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Government to investigate use of Islamic law

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The government is to launch an independent review into the use of sharia law in the UK, it was confirmed today (Monday 20 Oct). 
The investigation will focus on arbitration panels that use Islamic legal principles to address financial and family disputes.  
Although these sharia councils have no direct legal powers, concerns have been raised that they have become a quasi-legal system.
Evidence suggests that, in some Muslim communities, individuals face cultural pressure to submit to sharia councils and are either unaware of, or reluctant to use, protections afforded them under English law.
The treatment of women under sharia law is of particular concern, campaigners say.  
The investigation was confirmed in the government’s new Counter-Extremism Strategy, published this morning. 
There is evidence that sharia law is "being misused and applied in a way which is incompatible with the law", the document says.
It suggests that some women are “unaware of their legal right to leave violent husbands” and that men and women are being charged different fees for access to the same service.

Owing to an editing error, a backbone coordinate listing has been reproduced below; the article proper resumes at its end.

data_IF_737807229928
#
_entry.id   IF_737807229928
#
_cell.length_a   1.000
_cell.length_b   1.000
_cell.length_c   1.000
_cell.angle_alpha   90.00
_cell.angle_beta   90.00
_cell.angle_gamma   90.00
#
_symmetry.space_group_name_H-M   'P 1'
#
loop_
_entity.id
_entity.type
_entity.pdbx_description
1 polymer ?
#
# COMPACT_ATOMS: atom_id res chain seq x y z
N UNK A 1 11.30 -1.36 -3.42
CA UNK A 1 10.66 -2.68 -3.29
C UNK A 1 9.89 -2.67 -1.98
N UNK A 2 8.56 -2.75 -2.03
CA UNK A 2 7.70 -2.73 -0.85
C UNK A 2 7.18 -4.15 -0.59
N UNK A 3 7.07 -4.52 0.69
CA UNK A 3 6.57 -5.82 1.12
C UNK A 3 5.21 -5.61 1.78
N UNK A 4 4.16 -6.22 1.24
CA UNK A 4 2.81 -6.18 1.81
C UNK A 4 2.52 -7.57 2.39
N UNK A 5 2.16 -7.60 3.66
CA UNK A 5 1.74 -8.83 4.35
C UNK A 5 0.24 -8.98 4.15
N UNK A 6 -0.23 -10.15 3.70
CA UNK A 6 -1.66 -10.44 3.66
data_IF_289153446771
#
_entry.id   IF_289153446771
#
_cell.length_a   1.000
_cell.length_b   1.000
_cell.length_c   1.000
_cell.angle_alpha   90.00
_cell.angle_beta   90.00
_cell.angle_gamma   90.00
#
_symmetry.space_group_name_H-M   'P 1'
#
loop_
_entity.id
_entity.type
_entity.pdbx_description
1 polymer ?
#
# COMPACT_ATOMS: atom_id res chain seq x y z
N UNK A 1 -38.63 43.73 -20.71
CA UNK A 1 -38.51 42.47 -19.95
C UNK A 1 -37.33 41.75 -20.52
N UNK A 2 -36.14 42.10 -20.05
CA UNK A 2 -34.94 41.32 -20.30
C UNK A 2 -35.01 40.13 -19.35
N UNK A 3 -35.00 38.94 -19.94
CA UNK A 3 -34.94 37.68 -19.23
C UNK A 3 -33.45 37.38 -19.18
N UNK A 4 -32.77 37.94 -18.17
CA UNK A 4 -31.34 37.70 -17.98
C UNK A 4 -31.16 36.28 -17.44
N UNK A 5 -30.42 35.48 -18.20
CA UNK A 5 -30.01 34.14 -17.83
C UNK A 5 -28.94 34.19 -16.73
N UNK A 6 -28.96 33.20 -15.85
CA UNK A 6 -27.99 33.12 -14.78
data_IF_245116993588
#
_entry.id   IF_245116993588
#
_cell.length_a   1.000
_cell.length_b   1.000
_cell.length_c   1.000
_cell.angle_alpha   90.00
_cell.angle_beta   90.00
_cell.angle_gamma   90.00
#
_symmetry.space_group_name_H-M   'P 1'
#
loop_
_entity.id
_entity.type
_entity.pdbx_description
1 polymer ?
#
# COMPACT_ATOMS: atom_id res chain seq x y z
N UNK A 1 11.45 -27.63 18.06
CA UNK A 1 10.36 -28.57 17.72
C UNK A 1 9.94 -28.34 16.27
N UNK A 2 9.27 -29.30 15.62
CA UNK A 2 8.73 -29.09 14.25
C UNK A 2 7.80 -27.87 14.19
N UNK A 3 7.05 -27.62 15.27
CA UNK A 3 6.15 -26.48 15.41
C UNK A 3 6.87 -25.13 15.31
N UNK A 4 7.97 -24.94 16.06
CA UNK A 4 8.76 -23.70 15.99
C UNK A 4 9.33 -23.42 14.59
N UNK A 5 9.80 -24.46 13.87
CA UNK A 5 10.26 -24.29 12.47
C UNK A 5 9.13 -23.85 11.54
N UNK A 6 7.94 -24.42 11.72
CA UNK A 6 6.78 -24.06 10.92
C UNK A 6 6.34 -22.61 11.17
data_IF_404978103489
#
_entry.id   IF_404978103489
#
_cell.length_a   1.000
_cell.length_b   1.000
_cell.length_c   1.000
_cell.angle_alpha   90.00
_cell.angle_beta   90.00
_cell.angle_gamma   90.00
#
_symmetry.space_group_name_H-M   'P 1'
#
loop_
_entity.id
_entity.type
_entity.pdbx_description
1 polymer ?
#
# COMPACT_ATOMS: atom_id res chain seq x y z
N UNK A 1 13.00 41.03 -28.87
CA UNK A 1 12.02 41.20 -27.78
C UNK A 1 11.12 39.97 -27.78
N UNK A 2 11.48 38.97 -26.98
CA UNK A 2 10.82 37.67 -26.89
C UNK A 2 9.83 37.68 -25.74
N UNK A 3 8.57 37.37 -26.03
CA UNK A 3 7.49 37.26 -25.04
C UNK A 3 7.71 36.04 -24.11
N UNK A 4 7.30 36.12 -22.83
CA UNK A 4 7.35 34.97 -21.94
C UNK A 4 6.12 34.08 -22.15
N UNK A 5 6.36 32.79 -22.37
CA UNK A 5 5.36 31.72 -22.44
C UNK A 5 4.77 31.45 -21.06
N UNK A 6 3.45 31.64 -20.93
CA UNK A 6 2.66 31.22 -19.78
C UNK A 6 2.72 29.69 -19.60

The strategy goes on to promise an “independent review” of the extent of the problem, with an initial report expected in 2016.
It also underlines the government’s commitment to the principle of one law for all, saying:
“There is only one rule of law in our country, which provides rights and security for every citizen. We will never countenance allowing an alternative, informal system of law, informed by religious principles, to operate in competition with it.”
But Christian Concern’s Chief Executive Andrea Williams has cautioned the government against unnecessary delay.
"The government must not kick this issue into the long grass. The investigation needs to happen quickly, and decisive action needs to follow", she said.
Publication of the strategy comes as the House of Lords prepares to debate a bill on Friday (23 Oct) that is concerned with the same issue.
Baroness Cox’s Arbitration and Mediation Services (Equality) Bill challenges the development of a parallel legal system based on sharia law and places particular emphasis on protecting women from discrimination. 
The government’s Counter-Extremism Strategy has proved controversial, with widespread concern expressed over unnecessary restrictions on freedom of expression and religion. 
Andrea Williams said that the overall strategy “betrays a dangerous blindness to the Christian basis of 'British values' and a naivety about the nature of Islamic radicalisation.”

Related News:
Police to record 'anti-Muslim hate crime'  
PM launches 'counter-extremism' forum
Government's extremism plans a 'disaster', warn Christian leaders

Related Coverage:
Counter-Extremism Strategy (Gov UK)